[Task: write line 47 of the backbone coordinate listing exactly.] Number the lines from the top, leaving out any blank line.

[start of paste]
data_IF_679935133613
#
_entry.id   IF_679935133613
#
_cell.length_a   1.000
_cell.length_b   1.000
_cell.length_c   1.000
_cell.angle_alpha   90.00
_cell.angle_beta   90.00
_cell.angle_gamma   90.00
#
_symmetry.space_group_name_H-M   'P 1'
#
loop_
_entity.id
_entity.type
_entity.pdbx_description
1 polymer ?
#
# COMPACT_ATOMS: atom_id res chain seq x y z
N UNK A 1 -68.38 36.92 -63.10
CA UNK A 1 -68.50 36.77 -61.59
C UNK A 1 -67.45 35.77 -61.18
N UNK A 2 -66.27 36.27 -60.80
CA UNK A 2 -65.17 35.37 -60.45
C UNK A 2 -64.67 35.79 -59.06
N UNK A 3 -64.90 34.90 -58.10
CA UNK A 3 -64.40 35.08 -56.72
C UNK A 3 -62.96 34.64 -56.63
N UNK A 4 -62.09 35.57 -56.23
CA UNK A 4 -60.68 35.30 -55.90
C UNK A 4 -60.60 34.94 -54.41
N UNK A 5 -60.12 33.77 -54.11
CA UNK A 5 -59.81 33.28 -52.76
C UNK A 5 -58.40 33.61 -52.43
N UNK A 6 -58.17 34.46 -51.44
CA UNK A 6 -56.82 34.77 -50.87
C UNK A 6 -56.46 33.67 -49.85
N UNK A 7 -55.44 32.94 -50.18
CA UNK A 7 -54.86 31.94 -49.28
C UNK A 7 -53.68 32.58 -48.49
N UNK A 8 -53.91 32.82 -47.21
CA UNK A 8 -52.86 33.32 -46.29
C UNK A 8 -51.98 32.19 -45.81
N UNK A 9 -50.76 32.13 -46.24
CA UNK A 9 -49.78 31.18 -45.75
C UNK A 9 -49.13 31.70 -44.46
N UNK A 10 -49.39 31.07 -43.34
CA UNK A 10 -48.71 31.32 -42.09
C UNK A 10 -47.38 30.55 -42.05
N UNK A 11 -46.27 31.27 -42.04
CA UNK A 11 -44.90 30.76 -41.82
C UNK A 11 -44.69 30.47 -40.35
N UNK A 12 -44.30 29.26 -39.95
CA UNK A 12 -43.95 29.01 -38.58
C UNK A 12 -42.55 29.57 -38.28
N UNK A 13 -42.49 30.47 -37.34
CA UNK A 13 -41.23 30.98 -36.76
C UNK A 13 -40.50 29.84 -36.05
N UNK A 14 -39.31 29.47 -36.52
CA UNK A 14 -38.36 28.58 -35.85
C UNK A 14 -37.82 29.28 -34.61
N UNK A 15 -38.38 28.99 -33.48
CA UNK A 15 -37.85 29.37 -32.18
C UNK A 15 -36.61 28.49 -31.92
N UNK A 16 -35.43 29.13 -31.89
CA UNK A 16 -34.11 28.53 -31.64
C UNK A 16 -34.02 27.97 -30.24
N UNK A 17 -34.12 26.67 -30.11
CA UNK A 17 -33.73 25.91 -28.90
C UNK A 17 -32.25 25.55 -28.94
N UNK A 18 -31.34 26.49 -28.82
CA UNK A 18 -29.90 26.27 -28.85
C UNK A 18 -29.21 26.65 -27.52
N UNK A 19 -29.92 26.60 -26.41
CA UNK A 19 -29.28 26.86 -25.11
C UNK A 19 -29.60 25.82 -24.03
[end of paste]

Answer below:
C UNK A 9 -49.13 31.70 -44.46